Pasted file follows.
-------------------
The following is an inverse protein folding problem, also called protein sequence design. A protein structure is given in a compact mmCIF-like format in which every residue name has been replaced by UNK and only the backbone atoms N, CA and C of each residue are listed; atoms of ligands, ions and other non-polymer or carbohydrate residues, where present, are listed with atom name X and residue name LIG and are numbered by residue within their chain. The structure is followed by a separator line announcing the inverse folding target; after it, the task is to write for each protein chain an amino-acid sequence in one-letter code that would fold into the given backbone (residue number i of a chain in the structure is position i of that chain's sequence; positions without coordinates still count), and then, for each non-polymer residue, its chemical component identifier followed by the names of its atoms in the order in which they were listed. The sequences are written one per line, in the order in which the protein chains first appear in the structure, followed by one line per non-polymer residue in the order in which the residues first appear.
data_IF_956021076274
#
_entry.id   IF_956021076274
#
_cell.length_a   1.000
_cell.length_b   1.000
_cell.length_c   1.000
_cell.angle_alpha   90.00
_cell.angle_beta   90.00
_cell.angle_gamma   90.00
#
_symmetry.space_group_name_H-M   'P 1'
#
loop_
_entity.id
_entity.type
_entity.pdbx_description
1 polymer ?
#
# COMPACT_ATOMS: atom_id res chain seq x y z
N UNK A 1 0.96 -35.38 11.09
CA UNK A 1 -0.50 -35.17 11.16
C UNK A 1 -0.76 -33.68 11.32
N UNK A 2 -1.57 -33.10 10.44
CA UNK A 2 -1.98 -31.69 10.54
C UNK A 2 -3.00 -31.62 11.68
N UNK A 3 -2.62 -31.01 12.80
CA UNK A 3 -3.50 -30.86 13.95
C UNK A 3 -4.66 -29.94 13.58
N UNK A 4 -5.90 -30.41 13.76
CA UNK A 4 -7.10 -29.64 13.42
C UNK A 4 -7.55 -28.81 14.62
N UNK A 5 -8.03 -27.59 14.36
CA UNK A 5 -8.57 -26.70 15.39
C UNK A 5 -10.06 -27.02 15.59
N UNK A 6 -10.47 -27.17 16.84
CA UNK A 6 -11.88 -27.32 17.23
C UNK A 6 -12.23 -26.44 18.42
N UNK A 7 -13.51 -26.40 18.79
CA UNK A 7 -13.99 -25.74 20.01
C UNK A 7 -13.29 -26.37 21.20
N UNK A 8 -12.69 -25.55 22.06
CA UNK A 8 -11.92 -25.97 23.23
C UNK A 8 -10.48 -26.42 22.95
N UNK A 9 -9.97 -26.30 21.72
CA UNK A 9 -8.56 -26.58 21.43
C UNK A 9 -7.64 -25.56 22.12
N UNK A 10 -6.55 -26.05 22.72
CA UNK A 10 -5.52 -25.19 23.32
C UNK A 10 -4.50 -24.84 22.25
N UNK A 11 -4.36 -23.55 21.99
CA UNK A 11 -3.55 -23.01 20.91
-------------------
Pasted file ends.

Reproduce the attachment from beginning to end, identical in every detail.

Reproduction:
The following is an inverse protein folding problem, also called protein sequence design. A protein structure is given in a compact mmCIF-like format in which every residue name has been replaced by UNK and only the backbone atoms N, CA and C of each residue are listed; atoms of ligands, ions and other non-polymer or carbohydrate residues, where present, are listed with atom name X and residue name LIG and are numbered by residue within their chain. The structure is followed by a separator line announcing the inverse folding target; after it, the task is to write for each protein chain an amino-acid sequence in one-letter code that would fold into the given backbone (residue number i of a chain in the structure is position i of that chain's sequence; positions without coordinates still count), and then, for each non-polymer residue, its chemical component identifier followed by the names of its atoms in the order in which they were listed. The sequences are written one per line, in the order in which the protein chains first appear in the structure, followed by one line per non-polymer residue in the order in which the residues first appear.
data_IF_956021076274
#
_entry.id   IF_956021076274
#
_cell.length_a   1.000
_cell.length_b   1.000
_cell.length_c   1.000
_cell.angle_alpha   90.00
_cell.angle_beta   90.00
_cell.angle_gamma   90.00
#
_symmetry.space_group_name_H-M   'P 1'
#
loop_
_entity.id
_entity.type
_entity.pdbx_description
1 polymer ?
#
# COMPACT_ATOMS: atom_id res chain seq x y z
N UNK A 1 0.96 -35.38 11.09
CA UNK A 1 -0.50 -35.17 11.16
C UNK A 1 -0.76 -33.68 11.32
N UNK A 2 -1.57 -33.10 10.44
CA UNK A 2 -1.98 -31.69 10.54
C UNK A 2 -3.00 -31.62 11.68
N UNK A 3 -2.62 -31.01 12.80
CA UNK A 3 -3.50 -30.86 13.95
C UNK A 3 -4.66 -29.94 13.58
N UNK A 4 -5.90 -30.41 13.76
CA UNK A 4 -7.10 -29.64 13.42
C UNK A 4 -7.55 -28.81 14.62
N UNK A 5 -8.03 -27.59 14.36
CA UNK A 5 -8.57 -26.70 15.39
C UNK A 5 -10.06 -27.02 15.59
N UNK A 6 -10.47 -27.17 16.84
CA UNK A 6 -11.88 -27.32 17.23
C UNK A 6 -12.23 -26.44 18.42
N UNK A 7 -13.51 -26.40 18.79
CA UNK A 7 -13.99 -25.74 20.01
C UNK A 7 -13.29 -26.37 21.20
N UNK A 8 -12.69 -25.55 22.06
CA UNK A 8 -11.92 -25.97 23.23
C UNK A 8 -10.48 -26.42 22.95
N UNK A 9 -9.97 -26.30 21.72
CA UNK A 9 -8.56 -26.58 21.43
C UNK A 9 -7.64 -25.56 22.12
N UNK A 10 -6.55 -26.05 22.72
CA UNK A 10 -5.52 -25.19 23.32
C UNK A 10 -4.50 -24.84 22.25
N UNK A 11 -4.36 -23.55 21.99
CA UNK A 11 -3.55 -23.01 20.91